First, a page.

You know gravity as the force that keeps us from falling off this planet. But it's so much more than that. Gravity predicts the formation of planets, explains why they are spherical and why the orbits of planets around the sun are elliptical. It helped us discover one of the planets in our own solar system, and the formation of Saturn’s rings. Gravity can bend and even trap light, and it governs some of the behavior of the universe itself. In this video, we’ll look at the different models of gravity and explore how each helps us understand these diverse phenomena. This video is part of the Governing Rules video series. A small number of rules describe the physical and chemical interactions that are possible in our universe. Hello. My name is Nergis Mavalvala. I am a professor in the physics department at MIT, and today I'll be talking with you about gravity. After watching this video, you should be able to recognize several different expressions for gravity, and to analyze situations involving gravity in preparation for problem-solving. We also hope that you gain an appreciation for the universal nature of gravity and the many places its effects can be seen. There are three expressions of gravity that scientists find useful. We're going to talk about all three of them today: gravity near the earth's surface, Newton's universal law of gravity, and Einstein's gravitational field equations, which are the core of general relativity. We'll be spending most of our time with the second one, but we're going to start with the simplest item and build upward and outward from there. You should make sure that the first two equations are in your notes. Let's start with the basics: gravity near Earth's surface. In studying Newton's Laws we all learn that F = ma. Near Earth's surface, that "a," acceleration, is provided by Earth's gravity. The value is almost constant, so we use this small "g" constant to represent it. We're all familiar with the most basic applications of gravity - that we stay on the ground, that objects fall downward, that we have to work harder walking up a hill than down. There are also many applications of gravity that are hidden from us in our day-to-day experience. For instance, elevators use counterweights to ease the load on the motor. As gravity pulls on the counterweight, the tension it puts on the cable pulls the elevator upward and helps to balance the force of gravity on the elevator itself. Some older mountain railways also use counterbalancing, with one train car moving upward as the other moves down. Pile drivers are construction machines that rely on the pull of gravity to slam large weights into the ground, digging holes and driving foundations for buildings. As useful as this simple view of gravity is, it's fairly limited - it can't explain why the planets are spherical instead of, say, cube-shaped. It also can't explain the orbits of the planets, or the action of the tides. Let's move to a more complex expression for gravity that can help us understand these things. Newton's law of universal gravitation is a powerful model that can explain many different phenomena. Let's dive right in. Unlike the most basic view of gravity, in which it pulls straight down, leaving Canadians to wonder why penguins don't fall off the planet, Newton's gravity shows that all objects are pulled toward each other's centers. Thus, we all stay firmly planted on Earth's surface. Because the gravitational force pulls equally in all directions, large bodies in space tend to be spherical. The Sun, all planets, and even larger moons tend towards a spherical shape for this reason. Newton's law of gravity also means that all objects are pulled toward each other, such as planets toward the sun. By solving the differential equations that come from this law, we can obtain the elliptical orbits that all planets have as they move around their stars. We can get all sorts of ellipses, from the near-circles we see in the inner planets, to Pluto's elongated orbit, to comets that swing far out of the solar system. The smaller pulls that planets have toward each other can be useful too. They're what allowed us to discover Neptune, by looking at the disturbances in the orbit of Uranus. Newton's law of gravity also gave us new insight into events on Earth, like our tides. Objects on one side of the Earth are pulled more strongly toward the moon than objects on the other side, in a phenomenon called tidal forces. Our own galaxy, the Milky Way, has gravitational interactions with other smaller galaxies nearby. Its disc-like shape and spiral arms may have come from tearing those galaxies apart. We see other galaxies colliding in many other places in the universe, as gravity pulls them together. It actually seems to be fairly common. Speaking of galaxies, Newton's law also tells us how fast galaxies should rotate. We can predict a particular A curve for how fast the stars will be moving according to their distance from the center - that's curve A here. But when we measure the actual velocity of those stars, we get B curve B instead. This was our first indication of the existence of dark matter - some sort of substance that produces gravity but doesn't interact with light. We couldn't see it, but we could see its effects. Dark matter surrounds and is part of every galaxy. In fact, there's so much that it makes up most of the galaxy! Physicists are still trying to figure out what this dark matter might be. We can also use Newton's law of gravity to look beyond the structure of individual galaxies - we can look at clusters of galaxies, superclusters, and even the entire visible universe. Fair enough. When we do look at things on that scale, where individual galaxies become just dots, we can see massive structures of galaxies, like this Great Wall here, or these empty intergalactic voids. In recent years supercomputers have become powerful enough to simulate the formation of such structures in our universe. Here you can see the result of one such simulation, with each speck of light representing a galaxy worth of stars or dark matter. Using Newton's law of gravity, superclusters of galaxies and intergalactic voids appear naturally! A real triumph of Newton's approach was that it worked for everything from people on Earth out to some of the most distant objects we can see. But it couldn't handle everything, and that's why we need this next part. The most powerful model of gravity is described by Einstein's field equations, which are the core of general relativity. This equation may not make sense to you now, but later in your career you may learn about something called tensors, which are related to vectors. In this equation, tensors describe the gravitational effects of both matter and energy on all things around them. This equation is very hard to solve, even for experts. Some of the cases we know how to solve tell us about black holes and gravitational lensing, and give us insight into the universe when it was very young. Black holes were one of the first solutions to Einstein's field equations. You've probably heard of black holes, which are objects so massive that they warp space and time, and even light cannot escape their gravitational pull. At the center of our galaxy, and of many large galaxies, are supermassive black holes. We can see their effects as stars near the center of the galaxy whip around them at high speed. While black holes trap light, other massive objects can have an effect too. Light bends in its path as it moves past heavy objects like stars. This can lead to gravitational lensing, in which light from a distant object is bent around both sides of a heavy object. This lets us see multiple views of an object, or even warped images. Einstein's field equations also include this lambda value: the cosmological constant. This value can be used to describe a universe that collapses or holds steady, expands slowly, or expands at an accelerating rate. Astronomers are working to measure this value, and we seem to be in the third case - a universe that expands faster and faster. Einstein's theory of gravity remains one of the best-tested and most accurate theories in all of science. It can explain everything that Newtonian gravity can and more, things we wouldn't otherwise be able to predict or understand, it can even make predictions about how the universe will end. You can see why people would be interested in studying it. These three gravitational equations describe a huge range of phenomena in our natural world, from things in our own home to the farthest objects we can see. I hope that you will be motivated to learn more about them. Understanding these laws and being able to use them will lead you to a greater appreciation of the natural world. Now it's time to take some of the examples we saw and examine them in a different way. You will need paper and something to write with for this part of the video. Knowing that gravity causes a particular phenomenon is good, but we also want to know how to describe these phenomena mathematically. We'll be giving you some situations that can be described through gravity. Your job, working in pairs or groups of three, is to determine what information you would want in order to solve a particular problem. For instance, let's say that we drop a rock and want to know how long it would take to fall. We would want to know the rock's initial height and whether air resistance would be important. We might also want to double-check the value for gravity on Earth. That example is pretty simple. Let's do a more complicated one. Given an asteroid headed toward Earth, and its velocity and location, which approach would we need to find out whether the asteroid will hit the Earth, and if so, how long it will be before the impact? To understand an object's trajectory we need to know about its starting point - the position of the asteroid as compared to Earth. We also want to know how fast it's moving and in what direction. We'll need to know the mass of the Earth and of the asteroid, because both will factor into the force applied on the asteroid. Some things are arbitrary choices - for instance, we can pick any coordinate system we like. Since gravity pulls objects together, we might want to choose polar coordinates centered on the Earth to make things easier. Finally, there are some things that we'll want to know that are of a more general nature. For instance, how do we take into account gravity from the Sun? Can we measure all of our positions and velocities from the Earth's reference frame as if it were moving with constant velocity? Should we track the Earth as it moves in its orbit? These are things we might not know when we start to solve a problem, and it's important to write them down. Now it's your turn. We'll put four problems on the screen. Your instructor will assign problems to different groups. Each group's job is to write up a list of what information you would need in order to solve the problem. Remember, you don't need to actually solve it - just write down what you would need to know in order to find a solution. Here are the problems. Thank you for watching our video, and good luck with your class.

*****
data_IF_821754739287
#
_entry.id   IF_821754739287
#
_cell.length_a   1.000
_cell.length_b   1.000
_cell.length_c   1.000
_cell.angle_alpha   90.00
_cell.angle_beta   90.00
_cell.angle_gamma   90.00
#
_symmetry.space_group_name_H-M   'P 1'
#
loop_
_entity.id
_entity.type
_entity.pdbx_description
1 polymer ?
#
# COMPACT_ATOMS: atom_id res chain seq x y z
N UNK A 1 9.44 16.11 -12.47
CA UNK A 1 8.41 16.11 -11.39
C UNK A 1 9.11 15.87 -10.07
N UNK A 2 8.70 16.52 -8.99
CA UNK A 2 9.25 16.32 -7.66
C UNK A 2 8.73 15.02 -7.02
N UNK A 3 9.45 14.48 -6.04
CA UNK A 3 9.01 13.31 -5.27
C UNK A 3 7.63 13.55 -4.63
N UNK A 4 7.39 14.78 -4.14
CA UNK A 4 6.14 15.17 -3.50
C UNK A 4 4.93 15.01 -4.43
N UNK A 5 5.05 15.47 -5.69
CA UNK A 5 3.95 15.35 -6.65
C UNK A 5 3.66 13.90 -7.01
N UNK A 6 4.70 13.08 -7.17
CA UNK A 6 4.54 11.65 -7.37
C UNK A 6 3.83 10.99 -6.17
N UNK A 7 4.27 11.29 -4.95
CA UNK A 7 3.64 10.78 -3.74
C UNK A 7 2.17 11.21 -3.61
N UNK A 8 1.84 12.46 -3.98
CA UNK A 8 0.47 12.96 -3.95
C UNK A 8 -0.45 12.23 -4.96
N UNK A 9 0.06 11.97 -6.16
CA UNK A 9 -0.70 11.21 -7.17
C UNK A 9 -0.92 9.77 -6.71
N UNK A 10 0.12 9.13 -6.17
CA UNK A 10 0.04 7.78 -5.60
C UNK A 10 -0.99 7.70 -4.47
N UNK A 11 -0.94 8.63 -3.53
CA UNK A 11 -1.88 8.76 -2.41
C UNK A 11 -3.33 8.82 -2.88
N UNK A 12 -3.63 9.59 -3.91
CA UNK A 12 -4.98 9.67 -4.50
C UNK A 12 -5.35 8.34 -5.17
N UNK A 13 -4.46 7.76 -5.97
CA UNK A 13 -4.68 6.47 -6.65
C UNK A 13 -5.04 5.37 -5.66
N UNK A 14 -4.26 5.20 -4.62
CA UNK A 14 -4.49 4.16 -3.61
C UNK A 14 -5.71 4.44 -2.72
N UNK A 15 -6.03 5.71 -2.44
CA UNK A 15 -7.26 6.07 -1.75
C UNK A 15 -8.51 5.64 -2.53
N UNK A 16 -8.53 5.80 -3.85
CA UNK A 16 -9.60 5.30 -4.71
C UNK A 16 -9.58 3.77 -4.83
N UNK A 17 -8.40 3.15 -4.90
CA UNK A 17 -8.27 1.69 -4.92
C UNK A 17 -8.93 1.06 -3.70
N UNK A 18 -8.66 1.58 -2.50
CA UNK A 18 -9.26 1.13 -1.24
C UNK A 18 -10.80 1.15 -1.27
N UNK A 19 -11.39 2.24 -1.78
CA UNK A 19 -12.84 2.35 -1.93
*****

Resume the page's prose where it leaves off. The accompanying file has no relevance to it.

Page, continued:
It is highly recommended that the video is paused when prompted so that students are able to attempt the activities on their own and then check their solutions against the video.
During the video, students will determine what quantities and equations would be needed to solve a gravity problem.
This OCW supplemental resource provides material from outside the official MIT curriculum.
MIT OpenCourseWare is a free & open publication of material from thousands of MIT courses, covering the entire MIT curriculum.
No enrollment or registration. Freely browse and use OCW materials at your own pace. There's no signup, and no start or end dates.
Knowledge is your reward. Use OCW to guide your own life-long learning, or to teach others. We don't offer credit or certification for using OCW.
Made for sharing. Download files for later. Send to friends and colleagues. Modify, remix, and reuse (just remember to cite OCW as the source.)
Learn more at Get Started with MIT OpenCourseWare